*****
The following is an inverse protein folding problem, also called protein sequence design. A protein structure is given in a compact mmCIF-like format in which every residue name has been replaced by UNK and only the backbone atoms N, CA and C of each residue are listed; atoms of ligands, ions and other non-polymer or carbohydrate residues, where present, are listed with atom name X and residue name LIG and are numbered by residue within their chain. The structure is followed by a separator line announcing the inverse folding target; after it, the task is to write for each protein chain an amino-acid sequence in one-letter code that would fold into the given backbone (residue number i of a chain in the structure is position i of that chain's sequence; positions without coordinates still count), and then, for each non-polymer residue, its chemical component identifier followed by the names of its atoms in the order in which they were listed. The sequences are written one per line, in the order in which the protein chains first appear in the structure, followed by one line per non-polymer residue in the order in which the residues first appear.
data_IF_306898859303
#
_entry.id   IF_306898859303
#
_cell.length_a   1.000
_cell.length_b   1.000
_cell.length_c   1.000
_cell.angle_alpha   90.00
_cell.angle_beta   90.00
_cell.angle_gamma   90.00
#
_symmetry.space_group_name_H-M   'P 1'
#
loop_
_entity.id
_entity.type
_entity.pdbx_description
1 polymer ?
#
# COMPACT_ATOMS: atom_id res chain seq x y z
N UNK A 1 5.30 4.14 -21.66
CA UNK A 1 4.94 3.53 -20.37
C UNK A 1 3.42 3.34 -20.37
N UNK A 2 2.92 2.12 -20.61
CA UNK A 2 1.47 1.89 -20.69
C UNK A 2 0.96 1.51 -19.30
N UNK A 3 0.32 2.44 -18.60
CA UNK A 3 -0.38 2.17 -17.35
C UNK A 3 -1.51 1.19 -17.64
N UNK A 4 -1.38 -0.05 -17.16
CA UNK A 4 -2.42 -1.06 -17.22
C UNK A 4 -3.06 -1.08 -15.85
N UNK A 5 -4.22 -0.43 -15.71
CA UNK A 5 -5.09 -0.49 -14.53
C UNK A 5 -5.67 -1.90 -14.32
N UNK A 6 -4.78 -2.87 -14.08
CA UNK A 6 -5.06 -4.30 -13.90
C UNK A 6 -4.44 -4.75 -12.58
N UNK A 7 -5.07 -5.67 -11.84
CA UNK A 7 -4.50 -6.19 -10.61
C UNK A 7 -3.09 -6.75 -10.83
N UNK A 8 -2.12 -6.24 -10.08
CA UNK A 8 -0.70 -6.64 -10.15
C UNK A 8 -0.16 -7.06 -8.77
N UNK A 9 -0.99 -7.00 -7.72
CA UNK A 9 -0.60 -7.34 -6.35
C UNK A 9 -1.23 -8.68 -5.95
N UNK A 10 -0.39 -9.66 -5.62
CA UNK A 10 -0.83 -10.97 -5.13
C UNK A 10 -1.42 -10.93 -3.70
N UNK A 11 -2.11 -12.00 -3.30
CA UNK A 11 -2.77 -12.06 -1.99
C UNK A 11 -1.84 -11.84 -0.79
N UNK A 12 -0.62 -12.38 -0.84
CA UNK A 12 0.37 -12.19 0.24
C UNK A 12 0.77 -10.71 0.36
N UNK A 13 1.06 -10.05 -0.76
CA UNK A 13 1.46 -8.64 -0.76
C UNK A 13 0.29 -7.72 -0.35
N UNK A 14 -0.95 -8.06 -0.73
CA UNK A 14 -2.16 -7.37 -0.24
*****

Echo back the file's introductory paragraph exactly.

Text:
The following is an inverse protein folding problem, also called protein sequence design. A protein structure is given in a compact mmCIF-like format in which every residue name has been replaced by UNK and only the backbone atoms N, CA and C of each residue are listed; atoms of ligands, ions and other non-polymer or carbohydrate residues, where present, are listed with atom name X and residue name LIG and are numbered by residue within their chain. The structure is followed by a separator line announcing the inverse folding target; after it, the task is to write for each protein chain an amino-acid sequence in one-letter code that would fold into the given backbone (residue number i of a chain in the structure is position i of that chain's sequence; positions without coordinates still count), and then, for each non-polymer residue, its chemical component identifier followed by the names of its atoms in the order in which they were listed. The sequences are written one per line, in the order in which the protein chains first appear in the structure, followed by one line per non-polymer residue in the order in which the residues first appear.